FBI Director James Comey on Monday attributed the rise in violent crime some major cities are suffering to less aggressive policing – a direct result of increased scrutiny by the public, he said.
The White House disagreed with the statement during a daily press briefing the same day, saying there is no evidence to support Comey’s assertion, The New York Times reported.
“In fact, you hear law enforcement leaders across the country indicating that that’s not what’s taking place,” said Josh Earnest, White House press secretary.
Comey is dealing with what many are calling the “Ferguson effect,” a criminal justice phenomenon brought on by the police killing of a man in Missouri last year.
The officer, a white man named Darren Wilson, shot and killed Michael Brown, an 18-year-old black man, in August 2014, sparking protests met with what has largely been seen as excessive and militant force by police.
Protests turned to rioting, the two sometimes indistinguishable from one another. After a trial found forensic evidence proving Wilson was not at fault, a jury cleared him. A subsequent Department of Justice investigation found Wilson fired in self defense, but also determined the city of Ferguson practiced institutional racism toward black people.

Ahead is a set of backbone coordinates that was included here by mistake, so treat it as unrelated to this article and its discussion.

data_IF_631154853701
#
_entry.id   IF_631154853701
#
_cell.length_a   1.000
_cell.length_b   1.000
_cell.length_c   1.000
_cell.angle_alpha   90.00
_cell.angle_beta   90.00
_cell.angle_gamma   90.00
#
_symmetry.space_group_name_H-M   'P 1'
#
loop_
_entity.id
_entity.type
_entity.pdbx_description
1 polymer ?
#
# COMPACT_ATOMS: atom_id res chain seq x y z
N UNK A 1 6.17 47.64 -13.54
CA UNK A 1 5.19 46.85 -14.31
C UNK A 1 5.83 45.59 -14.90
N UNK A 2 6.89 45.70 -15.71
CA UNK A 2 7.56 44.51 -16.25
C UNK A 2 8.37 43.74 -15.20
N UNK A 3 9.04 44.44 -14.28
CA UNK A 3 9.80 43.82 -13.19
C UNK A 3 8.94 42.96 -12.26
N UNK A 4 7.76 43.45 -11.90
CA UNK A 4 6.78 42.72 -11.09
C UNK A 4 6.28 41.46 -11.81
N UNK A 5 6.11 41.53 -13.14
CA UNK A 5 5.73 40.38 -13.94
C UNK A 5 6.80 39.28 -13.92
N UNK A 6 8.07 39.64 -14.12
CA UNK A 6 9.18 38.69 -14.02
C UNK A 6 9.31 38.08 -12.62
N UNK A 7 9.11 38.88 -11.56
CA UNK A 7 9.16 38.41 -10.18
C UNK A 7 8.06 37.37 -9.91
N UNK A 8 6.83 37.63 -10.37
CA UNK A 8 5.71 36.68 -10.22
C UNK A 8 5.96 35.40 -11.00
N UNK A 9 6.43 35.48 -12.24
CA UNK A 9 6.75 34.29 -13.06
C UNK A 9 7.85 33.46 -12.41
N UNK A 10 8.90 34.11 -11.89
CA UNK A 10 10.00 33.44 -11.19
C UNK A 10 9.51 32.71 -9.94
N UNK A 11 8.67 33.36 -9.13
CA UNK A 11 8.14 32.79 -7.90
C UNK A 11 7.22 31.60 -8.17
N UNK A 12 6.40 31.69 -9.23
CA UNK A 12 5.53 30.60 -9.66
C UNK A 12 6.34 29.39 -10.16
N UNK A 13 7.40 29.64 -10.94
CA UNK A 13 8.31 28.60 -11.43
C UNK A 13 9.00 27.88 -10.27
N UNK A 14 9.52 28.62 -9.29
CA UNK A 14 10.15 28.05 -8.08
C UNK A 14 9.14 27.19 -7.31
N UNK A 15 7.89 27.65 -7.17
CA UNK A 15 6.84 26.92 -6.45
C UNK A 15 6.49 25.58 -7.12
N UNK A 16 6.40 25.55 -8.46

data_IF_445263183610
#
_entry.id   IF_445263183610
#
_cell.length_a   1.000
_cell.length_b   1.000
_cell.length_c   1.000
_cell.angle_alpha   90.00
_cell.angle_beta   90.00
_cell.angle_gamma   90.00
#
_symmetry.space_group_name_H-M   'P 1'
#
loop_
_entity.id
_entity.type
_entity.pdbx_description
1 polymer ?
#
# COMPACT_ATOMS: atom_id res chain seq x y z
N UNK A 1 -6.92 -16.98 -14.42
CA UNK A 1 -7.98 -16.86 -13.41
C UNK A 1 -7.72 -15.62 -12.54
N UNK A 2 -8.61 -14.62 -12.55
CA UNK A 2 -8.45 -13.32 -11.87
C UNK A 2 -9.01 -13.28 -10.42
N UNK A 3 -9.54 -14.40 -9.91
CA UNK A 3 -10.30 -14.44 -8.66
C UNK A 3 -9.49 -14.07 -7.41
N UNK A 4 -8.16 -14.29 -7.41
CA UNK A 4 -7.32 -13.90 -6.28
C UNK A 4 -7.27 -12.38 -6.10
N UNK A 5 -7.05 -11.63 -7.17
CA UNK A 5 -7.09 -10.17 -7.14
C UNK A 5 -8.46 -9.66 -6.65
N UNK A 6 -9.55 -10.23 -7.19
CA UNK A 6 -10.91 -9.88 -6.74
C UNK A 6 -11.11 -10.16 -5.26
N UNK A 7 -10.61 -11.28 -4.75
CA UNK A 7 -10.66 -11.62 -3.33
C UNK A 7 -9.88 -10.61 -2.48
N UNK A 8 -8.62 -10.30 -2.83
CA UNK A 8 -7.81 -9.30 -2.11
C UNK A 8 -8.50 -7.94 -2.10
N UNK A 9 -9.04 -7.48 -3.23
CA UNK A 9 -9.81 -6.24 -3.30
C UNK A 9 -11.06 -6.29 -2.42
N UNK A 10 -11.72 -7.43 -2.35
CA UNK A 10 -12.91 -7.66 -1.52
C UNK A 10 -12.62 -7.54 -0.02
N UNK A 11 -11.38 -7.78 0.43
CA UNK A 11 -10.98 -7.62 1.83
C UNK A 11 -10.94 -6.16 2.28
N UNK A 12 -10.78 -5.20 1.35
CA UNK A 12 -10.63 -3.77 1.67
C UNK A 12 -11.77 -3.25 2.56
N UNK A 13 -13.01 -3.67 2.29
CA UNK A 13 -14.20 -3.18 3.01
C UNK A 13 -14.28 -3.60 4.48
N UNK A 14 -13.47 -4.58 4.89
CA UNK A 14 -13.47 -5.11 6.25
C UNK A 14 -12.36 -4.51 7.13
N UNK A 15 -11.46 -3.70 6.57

The process weakened the public’s trust in law enforcement and in the justice system and set off a wave of protests felt across the country.
The DOJ began to help shore up community relations within police departments across the country and President Obama announced plans for a $75 million body camera program.
It’s unknown just how many people have been killed by police since the Ferguson incident, but one account has put the tally at more than 1,000.
And a few weeks ago further doubt was cast on the justice system when it was discovered that many agencies across the country weren’t reporting their fatal officer-involved shootings to the FBI.
An investigation conducted by the Guardian found that just 224 of 18,000 law enforcement agencies across the country made such reports to the federal government.
Because the program is voluntary, there’s no way to tell just how many of the records have been omitted.
Comey made similar remarks regarding increased police scrutiny since Ferguson on Friday during a speech at the University of Chicago Law School.
“I don’t know whether this explains it entirely, but I do have a strong sense that some part of the explanation is a chill wind blowing through American law enforcement over the last year. And that wind is surely changing behavior.”